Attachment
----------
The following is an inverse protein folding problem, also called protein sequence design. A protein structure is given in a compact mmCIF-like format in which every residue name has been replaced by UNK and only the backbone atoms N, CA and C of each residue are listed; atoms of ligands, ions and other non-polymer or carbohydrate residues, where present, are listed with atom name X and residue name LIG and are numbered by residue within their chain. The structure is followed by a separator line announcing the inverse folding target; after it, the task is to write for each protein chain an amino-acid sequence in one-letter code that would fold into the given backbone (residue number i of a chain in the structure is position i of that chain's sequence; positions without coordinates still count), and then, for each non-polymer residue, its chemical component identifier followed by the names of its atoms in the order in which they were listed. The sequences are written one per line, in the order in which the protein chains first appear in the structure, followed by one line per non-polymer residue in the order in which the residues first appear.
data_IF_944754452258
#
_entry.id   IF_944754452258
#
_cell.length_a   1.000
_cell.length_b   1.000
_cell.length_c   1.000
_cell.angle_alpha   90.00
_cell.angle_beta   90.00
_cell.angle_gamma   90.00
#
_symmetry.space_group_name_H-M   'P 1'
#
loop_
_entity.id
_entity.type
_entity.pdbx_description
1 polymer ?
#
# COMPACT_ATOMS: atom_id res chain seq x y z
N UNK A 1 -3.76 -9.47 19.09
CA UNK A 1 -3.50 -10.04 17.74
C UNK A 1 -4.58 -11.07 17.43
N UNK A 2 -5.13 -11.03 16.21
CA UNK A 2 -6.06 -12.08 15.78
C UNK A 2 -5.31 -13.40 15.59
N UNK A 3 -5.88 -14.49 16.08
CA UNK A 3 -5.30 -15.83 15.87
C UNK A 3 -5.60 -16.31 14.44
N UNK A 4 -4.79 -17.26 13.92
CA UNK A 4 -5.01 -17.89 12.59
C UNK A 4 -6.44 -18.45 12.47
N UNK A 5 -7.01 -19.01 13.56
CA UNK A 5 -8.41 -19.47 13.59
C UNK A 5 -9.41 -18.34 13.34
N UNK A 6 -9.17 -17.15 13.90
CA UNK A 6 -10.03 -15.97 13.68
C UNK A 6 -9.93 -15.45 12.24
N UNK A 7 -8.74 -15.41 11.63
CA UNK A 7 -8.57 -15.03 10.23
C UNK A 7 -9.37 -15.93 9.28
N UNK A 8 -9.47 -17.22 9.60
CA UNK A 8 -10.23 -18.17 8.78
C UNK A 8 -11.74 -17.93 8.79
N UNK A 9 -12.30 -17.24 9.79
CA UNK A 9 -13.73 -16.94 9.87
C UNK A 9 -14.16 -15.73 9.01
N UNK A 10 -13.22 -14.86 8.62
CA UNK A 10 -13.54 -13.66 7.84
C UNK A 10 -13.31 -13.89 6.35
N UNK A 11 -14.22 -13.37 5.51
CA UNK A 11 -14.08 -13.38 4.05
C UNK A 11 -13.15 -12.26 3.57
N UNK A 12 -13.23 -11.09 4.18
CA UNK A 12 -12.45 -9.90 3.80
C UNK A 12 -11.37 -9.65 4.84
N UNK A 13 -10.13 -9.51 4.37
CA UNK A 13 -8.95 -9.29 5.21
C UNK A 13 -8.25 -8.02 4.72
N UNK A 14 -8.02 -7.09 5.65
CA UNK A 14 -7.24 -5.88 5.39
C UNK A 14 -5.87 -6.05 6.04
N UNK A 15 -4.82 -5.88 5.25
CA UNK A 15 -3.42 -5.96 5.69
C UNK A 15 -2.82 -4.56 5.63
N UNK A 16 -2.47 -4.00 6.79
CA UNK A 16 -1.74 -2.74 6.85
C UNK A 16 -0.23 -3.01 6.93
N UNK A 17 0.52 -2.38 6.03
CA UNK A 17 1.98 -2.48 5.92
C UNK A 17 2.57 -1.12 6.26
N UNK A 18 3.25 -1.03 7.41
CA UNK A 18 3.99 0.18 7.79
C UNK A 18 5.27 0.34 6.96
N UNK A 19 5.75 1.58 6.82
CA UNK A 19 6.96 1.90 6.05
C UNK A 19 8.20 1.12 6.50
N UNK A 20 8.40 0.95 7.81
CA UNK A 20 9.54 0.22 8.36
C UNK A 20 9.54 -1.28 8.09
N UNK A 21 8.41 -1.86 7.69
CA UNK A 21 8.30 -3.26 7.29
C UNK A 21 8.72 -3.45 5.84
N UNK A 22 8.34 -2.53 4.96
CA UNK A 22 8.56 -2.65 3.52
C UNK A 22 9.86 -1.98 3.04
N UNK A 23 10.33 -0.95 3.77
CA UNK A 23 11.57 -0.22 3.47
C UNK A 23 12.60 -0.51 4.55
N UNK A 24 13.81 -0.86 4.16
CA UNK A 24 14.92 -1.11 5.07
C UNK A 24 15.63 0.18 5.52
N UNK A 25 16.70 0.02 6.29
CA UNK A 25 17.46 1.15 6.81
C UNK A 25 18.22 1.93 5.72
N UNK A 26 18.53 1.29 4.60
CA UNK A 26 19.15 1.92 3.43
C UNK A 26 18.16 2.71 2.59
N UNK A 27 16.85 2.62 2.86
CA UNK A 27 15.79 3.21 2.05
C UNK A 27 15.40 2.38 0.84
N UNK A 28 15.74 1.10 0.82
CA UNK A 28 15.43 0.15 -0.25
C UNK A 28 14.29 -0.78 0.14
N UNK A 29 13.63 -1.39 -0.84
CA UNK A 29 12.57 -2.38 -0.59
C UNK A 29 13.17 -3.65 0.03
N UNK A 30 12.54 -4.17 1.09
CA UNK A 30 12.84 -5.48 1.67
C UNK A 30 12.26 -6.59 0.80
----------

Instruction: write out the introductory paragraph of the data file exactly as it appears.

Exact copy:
The following is an inverse protein folding problem, also called protein sequence design. A protein structure is given in a compact mmCIF-like format in which every residue name has been replaced by UNK and only the backbone atoms N, CA and C of each residue are listed; atoms of ligands, ions and other non-polymer or carbohydrate residues, where present, are listed with atom name X and residue name LIG and are numbered by residue within their chain. The structure is followed by a separator line announcing the inverse folding target; after it, the task is to write for each protein chain an amino-acid sequence in one-letter code that would fold into the given backbone (residue number i of a chain in the structure is position i of that chain's sequence; positions without coordinates still count), and then, for each non-polymer residue, its chemical component identifier followed by the names of its atoms in the order in which they were listed. The sequences are written one per line, in the order in which the protein chains first appear in the structure, followed by one line per non-polymer residue in the order in which the residues first appear.